Mr Punch is back! Traditional seaside entertainment returns to Teignmouth as lockdown eases


Traditional seaside entertainment enjoyed by families a century ago has returned to Britain’s beaches following the lifting of the ban on outdoor theatre.

The socially-distant performances for small groups include Punch and Judy, a flea circus, music, comedy, circus skills and games like hoop-la.

The young audience weren’t put off by a spot of rain. Credit: ITV West Country

The performances are being run twice a week from August to the first week of September at Teignmouth and Exmouth in Devon. Dr Tony Lidington, a showman and performer for 40 years and drama lecturer at the University of Exeter is running the show.

Dr Lidington – known to his audience as Uncle Tacko – says: “I think it will be really positive for the wellbeing of residents, visitors and the economy of the area to be able to provide some performance again.

“Sometimes we’ve performed to 500 people, but often it is three people and a dog and that is just as important. Theatres are closed, but we hope to bring some entertainment for people outdoors. This art form was designed to be enjoyed al-fresco.”

Dr Tony Lidington – also known as Uncle Tacko – and his amazing flea circus. Credit: ITV West Country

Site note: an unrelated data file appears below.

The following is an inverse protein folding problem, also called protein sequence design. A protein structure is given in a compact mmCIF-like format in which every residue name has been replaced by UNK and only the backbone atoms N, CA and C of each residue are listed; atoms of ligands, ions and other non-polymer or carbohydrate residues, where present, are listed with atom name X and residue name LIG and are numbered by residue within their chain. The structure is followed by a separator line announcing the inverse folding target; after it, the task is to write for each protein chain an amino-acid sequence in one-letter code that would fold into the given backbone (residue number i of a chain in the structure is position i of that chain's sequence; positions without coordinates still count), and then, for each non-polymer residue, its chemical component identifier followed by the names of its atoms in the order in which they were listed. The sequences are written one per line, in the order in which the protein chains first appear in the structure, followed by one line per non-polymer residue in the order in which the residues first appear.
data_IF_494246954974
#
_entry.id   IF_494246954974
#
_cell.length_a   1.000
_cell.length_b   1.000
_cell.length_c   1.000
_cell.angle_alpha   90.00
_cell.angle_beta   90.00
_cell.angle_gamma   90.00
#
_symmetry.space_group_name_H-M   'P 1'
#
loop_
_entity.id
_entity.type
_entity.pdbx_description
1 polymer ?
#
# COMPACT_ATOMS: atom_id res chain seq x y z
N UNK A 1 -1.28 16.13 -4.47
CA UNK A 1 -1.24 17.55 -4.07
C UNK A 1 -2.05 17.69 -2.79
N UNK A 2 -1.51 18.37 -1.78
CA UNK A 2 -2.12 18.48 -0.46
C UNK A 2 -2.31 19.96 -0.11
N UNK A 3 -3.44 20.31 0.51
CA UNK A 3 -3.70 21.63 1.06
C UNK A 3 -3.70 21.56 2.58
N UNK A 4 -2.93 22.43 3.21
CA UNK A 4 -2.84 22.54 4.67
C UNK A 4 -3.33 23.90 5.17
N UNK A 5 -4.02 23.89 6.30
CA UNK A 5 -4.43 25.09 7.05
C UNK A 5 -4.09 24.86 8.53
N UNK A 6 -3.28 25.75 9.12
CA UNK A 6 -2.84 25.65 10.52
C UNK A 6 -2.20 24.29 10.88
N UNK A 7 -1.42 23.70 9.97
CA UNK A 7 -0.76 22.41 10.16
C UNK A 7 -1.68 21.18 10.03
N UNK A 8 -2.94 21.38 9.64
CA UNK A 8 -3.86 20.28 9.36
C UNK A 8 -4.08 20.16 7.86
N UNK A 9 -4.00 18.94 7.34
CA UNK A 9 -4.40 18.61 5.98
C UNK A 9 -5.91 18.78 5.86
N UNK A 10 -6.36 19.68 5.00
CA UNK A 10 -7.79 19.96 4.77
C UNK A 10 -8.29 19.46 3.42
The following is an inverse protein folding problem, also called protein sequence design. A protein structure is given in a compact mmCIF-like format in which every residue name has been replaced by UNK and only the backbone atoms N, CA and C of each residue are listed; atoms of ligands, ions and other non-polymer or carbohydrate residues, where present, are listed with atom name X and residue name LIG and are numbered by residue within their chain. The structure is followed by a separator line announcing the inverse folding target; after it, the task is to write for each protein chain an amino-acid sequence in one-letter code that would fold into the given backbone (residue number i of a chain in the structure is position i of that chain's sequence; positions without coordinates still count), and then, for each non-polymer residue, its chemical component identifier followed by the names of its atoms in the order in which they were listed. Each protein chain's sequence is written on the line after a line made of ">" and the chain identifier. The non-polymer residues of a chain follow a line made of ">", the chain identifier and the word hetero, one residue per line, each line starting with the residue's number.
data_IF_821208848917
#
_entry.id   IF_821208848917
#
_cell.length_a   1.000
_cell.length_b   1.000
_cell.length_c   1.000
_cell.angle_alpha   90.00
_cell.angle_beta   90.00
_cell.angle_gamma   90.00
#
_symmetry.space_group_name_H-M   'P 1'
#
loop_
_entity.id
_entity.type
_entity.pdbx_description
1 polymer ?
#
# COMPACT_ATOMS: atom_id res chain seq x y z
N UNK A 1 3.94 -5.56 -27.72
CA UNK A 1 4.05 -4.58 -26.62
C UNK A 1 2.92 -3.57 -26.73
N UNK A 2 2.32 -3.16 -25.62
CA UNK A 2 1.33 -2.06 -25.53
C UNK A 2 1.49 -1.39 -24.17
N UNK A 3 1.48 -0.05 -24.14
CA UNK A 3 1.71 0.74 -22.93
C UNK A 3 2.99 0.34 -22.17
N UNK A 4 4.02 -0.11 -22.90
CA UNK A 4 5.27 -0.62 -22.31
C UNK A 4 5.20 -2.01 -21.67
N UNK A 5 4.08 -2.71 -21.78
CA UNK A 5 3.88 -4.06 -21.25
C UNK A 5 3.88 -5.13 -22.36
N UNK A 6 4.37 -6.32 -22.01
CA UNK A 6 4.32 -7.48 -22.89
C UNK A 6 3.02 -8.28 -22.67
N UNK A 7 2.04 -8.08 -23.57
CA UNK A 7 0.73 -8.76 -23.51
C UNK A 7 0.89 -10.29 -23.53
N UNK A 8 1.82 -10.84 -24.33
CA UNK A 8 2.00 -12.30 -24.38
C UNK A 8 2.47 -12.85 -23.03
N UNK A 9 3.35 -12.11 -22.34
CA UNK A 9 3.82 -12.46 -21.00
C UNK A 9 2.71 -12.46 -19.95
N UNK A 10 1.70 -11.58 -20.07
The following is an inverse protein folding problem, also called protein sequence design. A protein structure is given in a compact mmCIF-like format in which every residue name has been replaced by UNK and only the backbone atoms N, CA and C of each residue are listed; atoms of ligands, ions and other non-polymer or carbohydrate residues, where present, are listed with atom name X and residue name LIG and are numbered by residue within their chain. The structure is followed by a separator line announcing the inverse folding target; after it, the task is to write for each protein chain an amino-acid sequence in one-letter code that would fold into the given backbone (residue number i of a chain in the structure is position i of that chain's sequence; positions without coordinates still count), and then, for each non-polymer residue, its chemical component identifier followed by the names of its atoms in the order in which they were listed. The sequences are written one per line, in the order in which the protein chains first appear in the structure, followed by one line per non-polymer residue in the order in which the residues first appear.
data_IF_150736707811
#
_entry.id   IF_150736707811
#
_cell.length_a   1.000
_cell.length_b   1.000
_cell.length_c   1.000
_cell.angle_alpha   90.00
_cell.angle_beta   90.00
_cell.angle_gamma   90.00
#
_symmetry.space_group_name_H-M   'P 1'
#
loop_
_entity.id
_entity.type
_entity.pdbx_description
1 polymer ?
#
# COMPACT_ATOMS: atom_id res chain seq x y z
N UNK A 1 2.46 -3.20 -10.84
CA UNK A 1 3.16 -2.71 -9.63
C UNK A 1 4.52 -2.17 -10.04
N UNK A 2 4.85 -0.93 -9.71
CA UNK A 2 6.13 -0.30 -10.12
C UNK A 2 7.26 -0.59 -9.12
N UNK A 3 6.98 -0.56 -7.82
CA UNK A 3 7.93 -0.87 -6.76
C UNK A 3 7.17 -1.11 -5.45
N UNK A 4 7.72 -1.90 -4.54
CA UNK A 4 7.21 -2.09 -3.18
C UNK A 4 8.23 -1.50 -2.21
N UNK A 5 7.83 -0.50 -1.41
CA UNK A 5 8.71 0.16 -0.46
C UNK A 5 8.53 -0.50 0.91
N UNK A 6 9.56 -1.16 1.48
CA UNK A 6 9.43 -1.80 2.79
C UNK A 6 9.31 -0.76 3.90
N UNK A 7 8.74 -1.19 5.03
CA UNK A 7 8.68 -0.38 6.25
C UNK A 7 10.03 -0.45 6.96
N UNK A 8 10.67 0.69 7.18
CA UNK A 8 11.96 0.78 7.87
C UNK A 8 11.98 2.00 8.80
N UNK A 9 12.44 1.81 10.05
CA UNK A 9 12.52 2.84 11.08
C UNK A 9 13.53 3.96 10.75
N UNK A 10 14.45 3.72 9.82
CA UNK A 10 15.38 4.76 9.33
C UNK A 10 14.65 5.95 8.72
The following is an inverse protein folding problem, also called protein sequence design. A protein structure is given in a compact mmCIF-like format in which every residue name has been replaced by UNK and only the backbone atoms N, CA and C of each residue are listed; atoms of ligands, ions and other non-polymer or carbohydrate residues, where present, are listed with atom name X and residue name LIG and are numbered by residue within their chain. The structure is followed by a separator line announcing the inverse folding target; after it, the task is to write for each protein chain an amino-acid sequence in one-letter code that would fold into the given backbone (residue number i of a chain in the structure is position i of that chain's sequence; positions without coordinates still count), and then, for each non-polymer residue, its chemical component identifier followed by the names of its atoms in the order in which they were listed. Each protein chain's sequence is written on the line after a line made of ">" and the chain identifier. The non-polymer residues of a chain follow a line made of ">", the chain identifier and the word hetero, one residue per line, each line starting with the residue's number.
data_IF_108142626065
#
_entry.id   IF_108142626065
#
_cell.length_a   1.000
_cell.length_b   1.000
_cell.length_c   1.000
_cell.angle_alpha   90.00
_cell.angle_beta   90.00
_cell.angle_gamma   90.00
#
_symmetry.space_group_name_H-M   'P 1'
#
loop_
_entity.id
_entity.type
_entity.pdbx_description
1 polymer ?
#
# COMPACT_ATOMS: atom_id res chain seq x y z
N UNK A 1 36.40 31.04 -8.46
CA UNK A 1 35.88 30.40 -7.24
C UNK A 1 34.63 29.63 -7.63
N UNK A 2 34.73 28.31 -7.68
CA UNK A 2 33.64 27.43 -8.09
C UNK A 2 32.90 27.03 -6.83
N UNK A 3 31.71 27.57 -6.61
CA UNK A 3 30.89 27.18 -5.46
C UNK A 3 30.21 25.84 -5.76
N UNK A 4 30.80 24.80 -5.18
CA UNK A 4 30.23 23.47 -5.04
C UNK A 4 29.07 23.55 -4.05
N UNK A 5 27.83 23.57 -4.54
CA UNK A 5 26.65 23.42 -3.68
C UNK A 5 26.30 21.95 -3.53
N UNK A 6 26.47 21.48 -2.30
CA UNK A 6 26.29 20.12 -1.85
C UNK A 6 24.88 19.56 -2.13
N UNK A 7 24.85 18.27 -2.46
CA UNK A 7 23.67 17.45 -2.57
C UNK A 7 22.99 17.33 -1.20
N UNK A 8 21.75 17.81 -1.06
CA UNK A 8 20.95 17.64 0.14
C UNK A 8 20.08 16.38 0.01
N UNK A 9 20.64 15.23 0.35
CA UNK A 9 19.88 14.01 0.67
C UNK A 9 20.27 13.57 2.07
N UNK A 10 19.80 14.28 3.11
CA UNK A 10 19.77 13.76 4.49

Mr Punch may have begun performing in the 17th Century but Dr Lidington has updated his story for the modern age. The seaside and people’s enjoyment of it has also changed. Dr Lidington says “I’m interested in the way that seasides have evolved over the last 250 years for the British as a kind of playground. They were designed as somewhere that people could play and have fun. They would have exercise and fresh air but also a place of sanctuary and excitement and romance”.

Dr Lidington has enlisted his son Spike as his apprentice in all aspects of seaside entertainment. Credit: ITV West Country

The drama lecturer has been awarded emergency Coronavirus funding from Arts Council England to support the start of a new apprenticeship scheme for seaside performers, and a digital archive showcasing the incredible history of the art form. He has already recruited his son Spike as his apprentice.

He says, “It’s really rather lovely. Apart from anything else I wouldn’t be able to unload the van without him anymore. My back hurts, my legs hurt.”

Spike says, “It’s really nice that he’s carrying on the tradition that has been at the seaside for hundreds of years and I think it’s great that he’s introducing it to the modern world and putting on more modern variations on classical traditions.”



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